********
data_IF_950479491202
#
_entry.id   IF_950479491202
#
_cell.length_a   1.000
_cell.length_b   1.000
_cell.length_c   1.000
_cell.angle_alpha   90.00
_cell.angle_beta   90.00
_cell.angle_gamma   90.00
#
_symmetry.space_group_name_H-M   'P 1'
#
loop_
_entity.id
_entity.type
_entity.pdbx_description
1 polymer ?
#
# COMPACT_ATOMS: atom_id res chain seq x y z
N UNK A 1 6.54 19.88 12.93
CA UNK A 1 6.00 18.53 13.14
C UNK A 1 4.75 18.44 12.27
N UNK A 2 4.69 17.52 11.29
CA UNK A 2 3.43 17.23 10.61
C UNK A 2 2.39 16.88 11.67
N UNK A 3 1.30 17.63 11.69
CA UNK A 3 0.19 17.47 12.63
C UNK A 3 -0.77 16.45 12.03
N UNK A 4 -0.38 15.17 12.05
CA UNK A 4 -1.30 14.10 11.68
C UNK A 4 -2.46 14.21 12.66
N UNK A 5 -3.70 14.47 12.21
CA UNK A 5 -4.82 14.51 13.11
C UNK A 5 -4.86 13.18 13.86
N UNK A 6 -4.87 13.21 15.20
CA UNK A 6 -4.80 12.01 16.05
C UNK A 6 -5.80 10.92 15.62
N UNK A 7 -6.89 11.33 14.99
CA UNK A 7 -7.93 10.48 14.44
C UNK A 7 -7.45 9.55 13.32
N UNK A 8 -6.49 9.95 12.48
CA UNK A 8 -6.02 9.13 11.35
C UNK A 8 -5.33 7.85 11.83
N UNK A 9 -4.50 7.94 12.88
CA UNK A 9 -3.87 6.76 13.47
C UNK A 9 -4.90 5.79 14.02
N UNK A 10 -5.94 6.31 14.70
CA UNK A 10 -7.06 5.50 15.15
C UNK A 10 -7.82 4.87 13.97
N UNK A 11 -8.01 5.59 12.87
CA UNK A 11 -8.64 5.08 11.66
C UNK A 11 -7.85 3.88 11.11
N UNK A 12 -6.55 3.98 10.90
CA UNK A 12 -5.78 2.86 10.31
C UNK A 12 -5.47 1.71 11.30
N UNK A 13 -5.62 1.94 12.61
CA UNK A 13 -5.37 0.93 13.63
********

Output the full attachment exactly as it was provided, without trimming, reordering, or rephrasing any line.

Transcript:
data_IF_950479491202
#
_entry.id   IF_950479491202
#
_cell.length_a   1.000
_cell.length_b   1.000
_cell.length_c   1.000
_cell.angle_alpha   90.00
_cell.angle_beta   90.00
_cell.angle_gamma   90.00
#
_symmetry.space_group_name_H-M   'P 1'
#
loop_
_entity.id
_entity.type
_entity.pdbx_description
1 polymer ?
#
# COMPACT_ATOMS: atom_id res chain seq x y z
N UNK A 1 6.54 19.88 12.93
CA UNK A 1 6.00 18.53 13.14
C UNK A 1 4.75 18.44 12.27
N UNK A 2 4.69 17.52 11.29
CA UNK A 2 3.43 17.23 10.61
C UNK A 2 2.39 16.88 11.67
N UNK A 3 1.30 17.63 11.69
CA UNK A 3 0.19 17.47 12.63
C UNK A 3 -0.77 16.45 12.03
N UNK A 4 -0.38 15.17 12.05
CA UNK A 4 -1.30 14.10 11.68
C UNK A 4 -2.46 14.21 12.66
N UNK A 5 -3.70 14.47 12.21
CA UNK A 5 -4.82 14.51 13.11
C UNK A 5 -4.86 13.18 13.86
N UNK A 6 -4.87 13.21 15.20
CA UNK A 6 -4.80 12.01 16.05
C UNK A 6 -5.80 10.92 15.62
N UNK A 7 -6.89 11.33 14.99
CA UNK A 7 -7.93 10.48 14.44
C UNK A 7 -7.45 9.55 13.32
N UNK A 8 -6.49 9.95 12.48
CA UNK A 8 -6.02 9.13 11.35
C UNK A 8 -5.33 7.85 11.83
N UNK A 9 -4.50 7.94 12.88
CA UNK A 9 -3.87 6.76 13.47
C UNK A 9 -4.90 5.79 14.02
N UNK A 10 -5.94 6.31 14.70
CA UNK A 10 -7.06 5.50 15.15
C UNK A 10 -7.82 4.87 13.97
N UNK A 11 -8.01 5.59 12.87
CA UNK A 11 -8.64 5.08 11.66
C UNK A 11 -7.85 3.88 11.11
N UNK A 12 -6.55 3.98 10.90
CA UNK A 12 -5.78 2.86 10.31
C UNK A 12 -5.47 1.71 11.30
N UNK A 13 -5.62 1.94 12.61
CA UNK A 13 -5.37 0.93 13.63